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Police chasing 1,000s of tips in killing of 2 Indiana teens

Grandparents of victim Libby German, Becky Patty, left, and her husband Mike Patty, speak during a news conference for the latest updates on the investigation of the double homicide of Liberty German and Abigail Williams last Thursday at Carroll County Courthouse in Delph. The two Delphi teens who were hiking the Delphi Historic Trails on Feb. 13, were found dead a day later. (J. Kyle Keener/The Pharos-Tribune via AP)<br />
Grandparents of victim Libby German, Becky Patty, left, and her husband Mike Patty, speak during a news conference for the latest updates on the investigation of the double homicide of Liberty German and Abigail Williams last Thursday at Carroll County Courthouse in Delph. The two Delphi teens who were hiking the Delphi Historic Trails on Feb. 13, were found dead a day later. (J. Kyle Keener/The Pharos-Tribune via AP)
Copyright 2014 The Associated Press. All rights reserved. This material may not be published, broadcast, rewritten or redistributed.The Associated Press
Tuesday, March 14, 2017 12:41 pm
INDIANAPOLIS — A month after two teenage girls were found slain after vanishing during a northern Indiana hiking trip, investigators said Tuesday they continue following up on thousands of tips that have led officers to interview more 300 people for possible involvement in the case. State Police Sgt. Kim Riley said police have cleared more than 200 people they had received tips about as resembling a man seen in two grainy photos taken from one of the girl's cellphones.

But work continues to determine if any of about 100 other people named in the stream of tips may have been involved in the killings of 14-year-old Liberty German and 13-year-old Abigail Williams.

"These are people where information has come in to us saying, 'Hey I think that looks like this person,'" he said. "Those are people we're still following up on, trying to check out their stories."

The girls vanished Feb. 13 while hiking along a trail near Delphi, about 60 miles northwest of Indianapolis, on a day off school. Their bodies were found the next day in a rugged, wooded area near a stream east of the city of about 3,000 residents.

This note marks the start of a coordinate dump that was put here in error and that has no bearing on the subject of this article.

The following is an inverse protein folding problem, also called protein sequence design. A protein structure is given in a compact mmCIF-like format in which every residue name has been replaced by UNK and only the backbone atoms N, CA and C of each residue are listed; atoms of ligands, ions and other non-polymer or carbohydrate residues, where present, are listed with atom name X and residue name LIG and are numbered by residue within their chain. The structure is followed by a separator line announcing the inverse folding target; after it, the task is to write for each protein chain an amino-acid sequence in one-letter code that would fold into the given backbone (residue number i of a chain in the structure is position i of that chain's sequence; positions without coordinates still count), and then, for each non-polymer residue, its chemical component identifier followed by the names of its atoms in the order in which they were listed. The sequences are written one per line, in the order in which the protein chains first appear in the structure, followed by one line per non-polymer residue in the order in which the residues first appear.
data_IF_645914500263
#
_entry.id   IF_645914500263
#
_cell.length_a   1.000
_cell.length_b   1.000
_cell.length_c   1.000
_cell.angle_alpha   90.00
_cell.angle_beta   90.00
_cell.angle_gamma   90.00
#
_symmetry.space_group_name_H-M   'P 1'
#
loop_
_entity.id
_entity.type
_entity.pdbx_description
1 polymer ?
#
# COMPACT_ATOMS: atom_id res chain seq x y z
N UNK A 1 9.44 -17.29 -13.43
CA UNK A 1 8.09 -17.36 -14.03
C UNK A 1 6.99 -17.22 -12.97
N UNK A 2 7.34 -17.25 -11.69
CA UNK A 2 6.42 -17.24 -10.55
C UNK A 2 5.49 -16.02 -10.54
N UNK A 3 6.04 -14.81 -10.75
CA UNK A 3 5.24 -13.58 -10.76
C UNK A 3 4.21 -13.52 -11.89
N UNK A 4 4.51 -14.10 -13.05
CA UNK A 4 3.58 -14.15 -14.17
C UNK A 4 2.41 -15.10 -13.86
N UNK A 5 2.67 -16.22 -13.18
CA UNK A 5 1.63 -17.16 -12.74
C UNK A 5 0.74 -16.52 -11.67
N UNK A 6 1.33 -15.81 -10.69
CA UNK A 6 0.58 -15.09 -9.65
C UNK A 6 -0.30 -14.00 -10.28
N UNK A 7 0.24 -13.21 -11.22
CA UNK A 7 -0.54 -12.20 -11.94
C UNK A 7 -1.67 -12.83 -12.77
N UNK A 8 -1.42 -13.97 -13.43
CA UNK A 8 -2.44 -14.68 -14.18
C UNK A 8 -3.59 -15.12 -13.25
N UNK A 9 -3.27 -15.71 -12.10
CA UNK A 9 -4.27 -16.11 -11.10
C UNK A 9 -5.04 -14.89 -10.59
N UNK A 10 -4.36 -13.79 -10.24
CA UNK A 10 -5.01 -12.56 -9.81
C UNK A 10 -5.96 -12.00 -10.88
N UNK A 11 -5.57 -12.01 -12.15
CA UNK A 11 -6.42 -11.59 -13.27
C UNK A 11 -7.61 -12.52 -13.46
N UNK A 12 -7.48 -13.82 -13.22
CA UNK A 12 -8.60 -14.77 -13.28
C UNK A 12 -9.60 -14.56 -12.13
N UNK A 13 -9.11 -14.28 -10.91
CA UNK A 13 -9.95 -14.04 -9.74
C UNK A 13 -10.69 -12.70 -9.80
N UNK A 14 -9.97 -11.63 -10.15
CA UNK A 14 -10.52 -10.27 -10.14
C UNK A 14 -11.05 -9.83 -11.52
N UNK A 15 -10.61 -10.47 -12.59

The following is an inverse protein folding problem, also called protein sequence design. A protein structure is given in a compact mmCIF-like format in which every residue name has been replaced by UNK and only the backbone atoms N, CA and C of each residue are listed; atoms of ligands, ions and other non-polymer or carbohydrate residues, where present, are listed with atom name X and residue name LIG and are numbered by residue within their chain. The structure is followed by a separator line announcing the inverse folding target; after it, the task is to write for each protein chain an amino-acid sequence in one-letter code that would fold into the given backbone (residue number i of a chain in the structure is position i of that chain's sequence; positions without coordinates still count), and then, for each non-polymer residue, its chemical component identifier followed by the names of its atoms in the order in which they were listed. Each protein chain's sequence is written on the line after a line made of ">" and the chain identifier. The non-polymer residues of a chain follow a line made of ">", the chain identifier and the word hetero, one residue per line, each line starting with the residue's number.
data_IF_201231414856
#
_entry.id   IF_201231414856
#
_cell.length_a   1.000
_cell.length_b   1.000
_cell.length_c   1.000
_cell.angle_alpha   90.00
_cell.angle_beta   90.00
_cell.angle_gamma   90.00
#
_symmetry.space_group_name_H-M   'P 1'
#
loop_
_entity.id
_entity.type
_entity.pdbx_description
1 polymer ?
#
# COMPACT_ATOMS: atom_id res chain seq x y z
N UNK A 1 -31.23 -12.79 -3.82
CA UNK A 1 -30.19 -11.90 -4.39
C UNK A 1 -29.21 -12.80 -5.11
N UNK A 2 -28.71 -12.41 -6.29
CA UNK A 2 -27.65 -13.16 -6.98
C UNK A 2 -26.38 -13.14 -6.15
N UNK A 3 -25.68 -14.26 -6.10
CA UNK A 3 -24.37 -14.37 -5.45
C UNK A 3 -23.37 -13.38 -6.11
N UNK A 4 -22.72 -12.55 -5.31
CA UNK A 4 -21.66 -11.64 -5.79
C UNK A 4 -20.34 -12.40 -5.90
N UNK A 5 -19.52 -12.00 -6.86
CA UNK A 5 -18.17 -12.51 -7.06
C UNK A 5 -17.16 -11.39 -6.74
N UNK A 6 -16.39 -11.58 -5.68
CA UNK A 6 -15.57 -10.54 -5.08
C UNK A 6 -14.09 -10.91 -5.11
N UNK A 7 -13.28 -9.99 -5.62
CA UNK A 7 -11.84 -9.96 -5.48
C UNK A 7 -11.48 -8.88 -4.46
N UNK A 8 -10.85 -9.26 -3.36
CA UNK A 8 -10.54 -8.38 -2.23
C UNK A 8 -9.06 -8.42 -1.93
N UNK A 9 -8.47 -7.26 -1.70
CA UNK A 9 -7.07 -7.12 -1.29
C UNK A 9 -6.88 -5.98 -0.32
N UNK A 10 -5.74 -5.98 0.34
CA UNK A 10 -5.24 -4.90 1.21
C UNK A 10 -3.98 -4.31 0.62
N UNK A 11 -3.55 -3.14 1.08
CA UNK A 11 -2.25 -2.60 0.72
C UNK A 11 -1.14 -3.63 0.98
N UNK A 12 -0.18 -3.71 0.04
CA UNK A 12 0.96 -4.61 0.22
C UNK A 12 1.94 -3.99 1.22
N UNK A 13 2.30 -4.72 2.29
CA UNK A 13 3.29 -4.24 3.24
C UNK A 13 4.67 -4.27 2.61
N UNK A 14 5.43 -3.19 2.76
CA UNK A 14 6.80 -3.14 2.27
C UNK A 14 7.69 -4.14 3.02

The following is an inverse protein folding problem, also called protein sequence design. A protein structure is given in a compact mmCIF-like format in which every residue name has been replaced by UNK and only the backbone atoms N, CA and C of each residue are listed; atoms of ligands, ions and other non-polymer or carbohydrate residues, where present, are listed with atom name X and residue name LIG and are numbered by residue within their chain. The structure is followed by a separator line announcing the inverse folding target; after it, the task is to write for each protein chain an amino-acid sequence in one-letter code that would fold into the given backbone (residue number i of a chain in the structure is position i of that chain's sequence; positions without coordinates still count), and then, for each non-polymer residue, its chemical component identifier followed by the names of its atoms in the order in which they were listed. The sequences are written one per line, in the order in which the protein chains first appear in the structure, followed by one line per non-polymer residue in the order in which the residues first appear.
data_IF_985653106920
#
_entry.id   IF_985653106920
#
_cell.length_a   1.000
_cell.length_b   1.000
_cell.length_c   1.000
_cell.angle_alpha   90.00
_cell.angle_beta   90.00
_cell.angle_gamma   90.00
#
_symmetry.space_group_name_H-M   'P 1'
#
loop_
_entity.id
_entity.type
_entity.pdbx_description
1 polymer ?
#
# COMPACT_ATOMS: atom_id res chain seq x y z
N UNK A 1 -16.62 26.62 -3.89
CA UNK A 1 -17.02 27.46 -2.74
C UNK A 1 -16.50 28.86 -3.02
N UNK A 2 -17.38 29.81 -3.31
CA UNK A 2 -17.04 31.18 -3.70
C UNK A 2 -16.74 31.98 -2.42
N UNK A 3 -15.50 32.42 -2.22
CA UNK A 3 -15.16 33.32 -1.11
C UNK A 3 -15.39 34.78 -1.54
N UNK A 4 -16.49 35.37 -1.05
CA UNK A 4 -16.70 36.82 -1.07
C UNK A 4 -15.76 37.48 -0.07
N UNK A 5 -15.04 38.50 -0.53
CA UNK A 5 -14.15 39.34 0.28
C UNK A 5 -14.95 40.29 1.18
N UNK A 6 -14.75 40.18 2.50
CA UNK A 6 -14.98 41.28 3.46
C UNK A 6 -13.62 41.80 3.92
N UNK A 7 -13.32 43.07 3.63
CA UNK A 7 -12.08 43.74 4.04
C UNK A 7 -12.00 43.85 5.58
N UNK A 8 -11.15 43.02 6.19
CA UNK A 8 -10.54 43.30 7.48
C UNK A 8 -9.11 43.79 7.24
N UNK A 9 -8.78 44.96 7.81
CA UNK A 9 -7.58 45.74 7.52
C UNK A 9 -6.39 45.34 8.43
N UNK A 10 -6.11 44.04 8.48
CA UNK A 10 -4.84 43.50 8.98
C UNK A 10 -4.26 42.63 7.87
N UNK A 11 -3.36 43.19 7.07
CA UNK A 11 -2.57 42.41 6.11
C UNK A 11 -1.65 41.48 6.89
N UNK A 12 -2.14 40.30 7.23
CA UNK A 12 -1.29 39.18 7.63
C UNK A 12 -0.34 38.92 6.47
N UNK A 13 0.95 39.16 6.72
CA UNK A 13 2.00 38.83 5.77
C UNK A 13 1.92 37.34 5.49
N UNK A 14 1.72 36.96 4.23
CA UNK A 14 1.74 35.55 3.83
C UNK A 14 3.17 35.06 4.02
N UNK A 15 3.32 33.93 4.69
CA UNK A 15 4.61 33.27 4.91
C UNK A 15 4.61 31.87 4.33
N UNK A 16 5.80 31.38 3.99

Investigators had received more than 13,000 tips by Monday, and about 2,200 of those still must be pursued to determine whether or not they are relevant to the case, Riley said.

Authorities saw a surge in tips after German's grandfather, Mike Patty, pleaded with the public last Thursday to provide information in the case. Riley said the number of new tips flowing in has since declined but still numbers more than 200 a day.

Patty urged the public during a news conference to study two grainy images of a man considered the main suspect in the killings and audio of a male saying "down the hill."

That evidence came from German's cellphone, and police have hailed her as a hero for recording potentially crucial evidence.

Police have been tight-lipped about details in the case, and have not disclosed how the girls were killed or whether investigators collected DNA from the crime scene.

Carroll County Prosecutor Rob Ives said about 70 subpoenas and three search warrants had been issued and served in connection with the case as of Tuesday.

While the month-old investigation has lost some officers to other cases, Riley said more than 40 officers, including FBI agents, are still working the Delphi killings every day.

Carroll County Sheriff Tobe Leazenby said investigators remain confident the murders will eventually be solved, but are still looking for the tip that will break the case.

"I'm operating from the standpoint where the next phone tip or email tip is the one we've been searching for. That's what we operate on, day in and day out," he said.

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